Jaap van Brakel Katholieke Universiteit Leuven
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  1. Lin Ma & Jaap Van Brakel (forthcoming). Heidegger's Comportment Toward East-West Dialogue. Philosophy East and West.
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  2. Barbara Saunders & Jaap Van Brakel (forthcoming). Kleur: Een exosomatisch orgaan? Tijdschrift Voor Filosofie.
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  3. Jaap Van Brakel (forthcoming). Epistemische deugden en hun verantwoording. Tijdschrift Voor Filosofie.
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  4. Lin Ma & Jaap van Brakel (2014). Heidegger's Thinking on the “Same” of Science and Technology. Continental Philosophy Review 47 (1):19-43.
    In this article, we trace and elucidate Heidegger’s radical re-thinking on the relation between science and technology from about 1940 until 1976. A range of passages from the Gesamtausgabe seem to articulate a reversal of the primacy of science and technology in claiming that “Science is applied technology.” After delving into Heidegger’s reflection on the being of science and technology and their “coordination,” we show that such a claim is essentially grounded in Heidegger’s idea that “Science and technology are the (...)
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  5. Lin Ma & Jaap van Brakel (2014). Out of the Ge-Stell?: The Role of the East in Heidegger's Das Andere Denken. Philosophy East and West 64 (3):527-562.
    Modern technology (Technik, la technique) has constituted the gears on which the wheels of the modern world keep turning. The later Heidegger devotes sustained reflection to this unprecedented phenomenon in human history. It is notable that, compared with other figures from twentieth-century continental philosophy, Heidegger has served as the most frequent reference point in current philosophy of technology (Technikphilosophie). This field of philosophy came into being after the so-called empirical turn of “Science and Technology Studies.” While relevant scholars focus mainly (...)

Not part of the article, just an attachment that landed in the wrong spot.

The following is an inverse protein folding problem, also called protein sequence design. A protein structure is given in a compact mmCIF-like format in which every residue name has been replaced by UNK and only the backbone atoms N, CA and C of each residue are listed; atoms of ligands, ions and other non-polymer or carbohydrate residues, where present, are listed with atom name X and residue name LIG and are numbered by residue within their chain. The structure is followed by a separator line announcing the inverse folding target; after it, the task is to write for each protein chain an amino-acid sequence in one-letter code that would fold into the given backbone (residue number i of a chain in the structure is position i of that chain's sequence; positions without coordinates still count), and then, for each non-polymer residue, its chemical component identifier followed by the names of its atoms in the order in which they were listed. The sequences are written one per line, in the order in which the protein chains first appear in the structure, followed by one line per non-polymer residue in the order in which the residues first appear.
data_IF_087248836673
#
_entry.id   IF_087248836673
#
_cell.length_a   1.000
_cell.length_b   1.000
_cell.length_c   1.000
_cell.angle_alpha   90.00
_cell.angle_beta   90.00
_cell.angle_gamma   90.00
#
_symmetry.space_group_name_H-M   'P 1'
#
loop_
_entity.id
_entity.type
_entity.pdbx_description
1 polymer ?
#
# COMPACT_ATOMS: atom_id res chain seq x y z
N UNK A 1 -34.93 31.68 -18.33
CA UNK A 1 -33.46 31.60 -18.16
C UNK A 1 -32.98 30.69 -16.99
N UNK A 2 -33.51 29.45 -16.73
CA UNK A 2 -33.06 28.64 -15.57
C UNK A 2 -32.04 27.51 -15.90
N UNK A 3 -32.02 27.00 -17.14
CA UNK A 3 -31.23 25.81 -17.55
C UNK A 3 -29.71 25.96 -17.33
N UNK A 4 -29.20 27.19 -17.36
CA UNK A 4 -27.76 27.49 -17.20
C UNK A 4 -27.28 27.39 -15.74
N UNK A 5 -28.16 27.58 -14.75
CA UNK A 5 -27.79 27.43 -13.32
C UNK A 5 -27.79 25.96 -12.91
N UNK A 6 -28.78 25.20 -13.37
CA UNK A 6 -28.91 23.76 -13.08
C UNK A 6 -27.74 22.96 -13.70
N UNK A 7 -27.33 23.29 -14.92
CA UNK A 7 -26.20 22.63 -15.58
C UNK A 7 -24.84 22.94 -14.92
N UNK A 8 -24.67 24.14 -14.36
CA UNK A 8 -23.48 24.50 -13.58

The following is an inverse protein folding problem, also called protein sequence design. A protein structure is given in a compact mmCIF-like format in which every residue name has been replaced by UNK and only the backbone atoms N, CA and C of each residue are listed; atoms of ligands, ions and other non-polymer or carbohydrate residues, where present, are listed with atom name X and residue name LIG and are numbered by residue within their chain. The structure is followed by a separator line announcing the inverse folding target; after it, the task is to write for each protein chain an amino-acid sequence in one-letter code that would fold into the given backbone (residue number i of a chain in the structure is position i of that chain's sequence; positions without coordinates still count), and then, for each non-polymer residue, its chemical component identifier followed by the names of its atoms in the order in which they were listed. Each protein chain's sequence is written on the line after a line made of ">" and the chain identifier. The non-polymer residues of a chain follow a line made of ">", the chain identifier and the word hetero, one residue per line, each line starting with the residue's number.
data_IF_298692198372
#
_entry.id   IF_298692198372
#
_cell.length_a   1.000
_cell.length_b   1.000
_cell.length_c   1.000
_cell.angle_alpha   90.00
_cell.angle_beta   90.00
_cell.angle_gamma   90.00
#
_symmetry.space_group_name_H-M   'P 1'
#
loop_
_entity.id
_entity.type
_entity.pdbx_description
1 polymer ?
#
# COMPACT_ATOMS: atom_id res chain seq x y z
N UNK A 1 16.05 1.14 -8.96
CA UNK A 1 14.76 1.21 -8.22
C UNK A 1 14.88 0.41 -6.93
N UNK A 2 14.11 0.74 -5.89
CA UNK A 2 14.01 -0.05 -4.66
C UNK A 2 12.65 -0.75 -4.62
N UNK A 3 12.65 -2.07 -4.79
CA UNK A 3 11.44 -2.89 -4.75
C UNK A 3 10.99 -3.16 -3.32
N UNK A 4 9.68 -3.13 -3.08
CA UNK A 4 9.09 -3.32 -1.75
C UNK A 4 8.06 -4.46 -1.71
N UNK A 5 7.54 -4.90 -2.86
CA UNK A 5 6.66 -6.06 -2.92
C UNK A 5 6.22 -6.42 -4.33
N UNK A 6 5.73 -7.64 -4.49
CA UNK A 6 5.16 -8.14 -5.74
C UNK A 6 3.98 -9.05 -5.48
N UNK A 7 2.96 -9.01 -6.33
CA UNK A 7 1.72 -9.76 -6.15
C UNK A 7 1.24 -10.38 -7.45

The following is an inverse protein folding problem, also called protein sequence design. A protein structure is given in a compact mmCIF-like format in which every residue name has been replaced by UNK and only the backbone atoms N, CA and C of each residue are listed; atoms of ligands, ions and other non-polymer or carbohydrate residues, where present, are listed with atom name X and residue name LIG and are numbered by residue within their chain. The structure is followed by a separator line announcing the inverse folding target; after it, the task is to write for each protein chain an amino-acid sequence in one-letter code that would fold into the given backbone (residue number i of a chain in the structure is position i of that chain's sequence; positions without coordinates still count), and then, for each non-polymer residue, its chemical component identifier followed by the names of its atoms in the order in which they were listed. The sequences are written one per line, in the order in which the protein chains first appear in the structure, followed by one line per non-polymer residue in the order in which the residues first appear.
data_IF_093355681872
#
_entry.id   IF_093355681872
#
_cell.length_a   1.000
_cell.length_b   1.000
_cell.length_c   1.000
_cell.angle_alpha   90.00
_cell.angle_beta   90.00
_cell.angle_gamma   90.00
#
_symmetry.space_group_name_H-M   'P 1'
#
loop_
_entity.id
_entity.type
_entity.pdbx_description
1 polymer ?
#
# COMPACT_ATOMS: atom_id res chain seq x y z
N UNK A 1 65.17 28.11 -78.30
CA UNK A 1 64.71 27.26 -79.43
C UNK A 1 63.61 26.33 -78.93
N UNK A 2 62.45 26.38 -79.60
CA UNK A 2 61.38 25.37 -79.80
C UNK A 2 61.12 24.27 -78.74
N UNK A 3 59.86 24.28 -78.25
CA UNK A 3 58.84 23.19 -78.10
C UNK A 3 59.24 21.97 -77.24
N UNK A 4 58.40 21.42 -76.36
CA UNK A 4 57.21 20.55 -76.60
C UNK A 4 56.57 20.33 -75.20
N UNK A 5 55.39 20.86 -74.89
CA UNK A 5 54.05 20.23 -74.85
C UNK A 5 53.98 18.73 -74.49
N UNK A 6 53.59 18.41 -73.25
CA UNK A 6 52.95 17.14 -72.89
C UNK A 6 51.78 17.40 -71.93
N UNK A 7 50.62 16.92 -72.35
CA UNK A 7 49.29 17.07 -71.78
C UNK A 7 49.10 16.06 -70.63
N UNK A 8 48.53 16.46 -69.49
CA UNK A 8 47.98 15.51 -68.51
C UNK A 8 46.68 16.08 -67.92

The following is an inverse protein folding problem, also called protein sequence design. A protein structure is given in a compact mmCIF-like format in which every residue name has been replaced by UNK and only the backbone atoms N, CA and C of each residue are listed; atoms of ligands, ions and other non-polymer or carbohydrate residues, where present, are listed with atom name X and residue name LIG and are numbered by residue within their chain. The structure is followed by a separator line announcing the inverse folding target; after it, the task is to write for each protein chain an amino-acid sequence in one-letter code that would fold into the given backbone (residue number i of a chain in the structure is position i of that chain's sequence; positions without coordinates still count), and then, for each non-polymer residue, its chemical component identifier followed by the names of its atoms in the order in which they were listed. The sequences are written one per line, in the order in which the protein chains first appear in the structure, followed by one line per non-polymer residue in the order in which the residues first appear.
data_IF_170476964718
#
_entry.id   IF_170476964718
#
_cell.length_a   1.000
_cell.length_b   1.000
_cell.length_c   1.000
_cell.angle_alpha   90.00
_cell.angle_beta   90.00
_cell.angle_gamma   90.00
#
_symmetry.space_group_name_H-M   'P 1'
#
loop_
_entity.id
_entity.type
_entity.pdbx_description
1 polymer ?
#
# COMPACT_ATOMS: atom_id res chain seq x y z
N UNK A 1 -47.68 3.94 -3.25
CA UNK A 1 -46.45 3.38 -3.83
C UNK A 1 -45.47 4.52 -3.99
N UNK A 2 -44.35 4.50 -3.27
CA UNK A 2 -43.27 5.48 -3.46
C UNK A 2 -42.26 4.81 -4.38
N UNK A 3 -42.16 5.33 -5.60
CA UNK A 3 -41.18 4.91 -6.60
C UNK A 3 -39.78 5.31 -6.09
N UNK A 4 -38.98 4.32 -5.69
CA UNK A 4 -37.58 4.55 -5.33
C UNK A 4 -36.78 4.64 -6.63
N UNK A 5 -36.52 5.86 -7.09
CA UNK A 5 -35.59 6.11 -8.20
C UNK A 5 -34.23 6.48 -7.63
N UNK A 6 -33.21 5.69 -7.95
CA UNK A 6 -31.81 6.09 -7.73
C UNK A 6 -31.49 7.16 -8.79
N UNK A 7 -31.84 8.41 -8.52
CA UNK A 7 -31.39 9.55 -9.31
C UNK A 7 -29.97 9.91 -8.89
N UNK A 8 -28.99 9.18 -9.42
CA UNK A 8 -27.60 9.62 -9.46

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  6. Lin Ma & Jaap van Brakel (2013). On the Conditions of Possibility for Comparative and Intercultural Philosophy. Dao: A Journal of Comparative Philosophy 12 (3):297-312.
    In this essay, we present a theory of intercultural philosophical dialogue and comparative philosophy, drawing on both hermeneutics and analytic philosophy. We advocate the approach of “de-essentialization” across the board. It is true that similarities and differences are always to be observed across languages and traditions, but there exist no immutable cores or essences. “De-essentialization” applies to all “levels” of concepts: everyday notions such as green and qing 青, philosophical concepts such as emotion(s) and qing 情, and philosophical categories such (...)
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  7. J. van Brakel (2010). Chemistry and Physics: No Need for Metaphysical Glue. [REVIEW] Foundations of Chemistry 12 (2):123-136.
    Using the notorious bridge law “water is H 2 O” and the relation between molecular structure and quantum mechanics as examples, I argue that it doesn’t make sense to aim for specific definition(s) of intertheoretical or interdiscourse relation(s) between chemistry and physics (reduction, supervenience, what have you). Proposed definitions of interdiscourse and part-whole relations are interesting only if they provide insight in the variegated interconnected patchwork of theories and beliefs. There is “automatically” some sort of interdiscourse relation if different discourses (...)
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  8. J. Van Brakel (2006). The Philosophy of Chemistry: From Infancy Towards Maturity. In Davis Baird, Eric R. Scerri & Lee C. McIntyre (eds.), Philosophy of Chemistry: Synthesis of a New Discipline. Springer.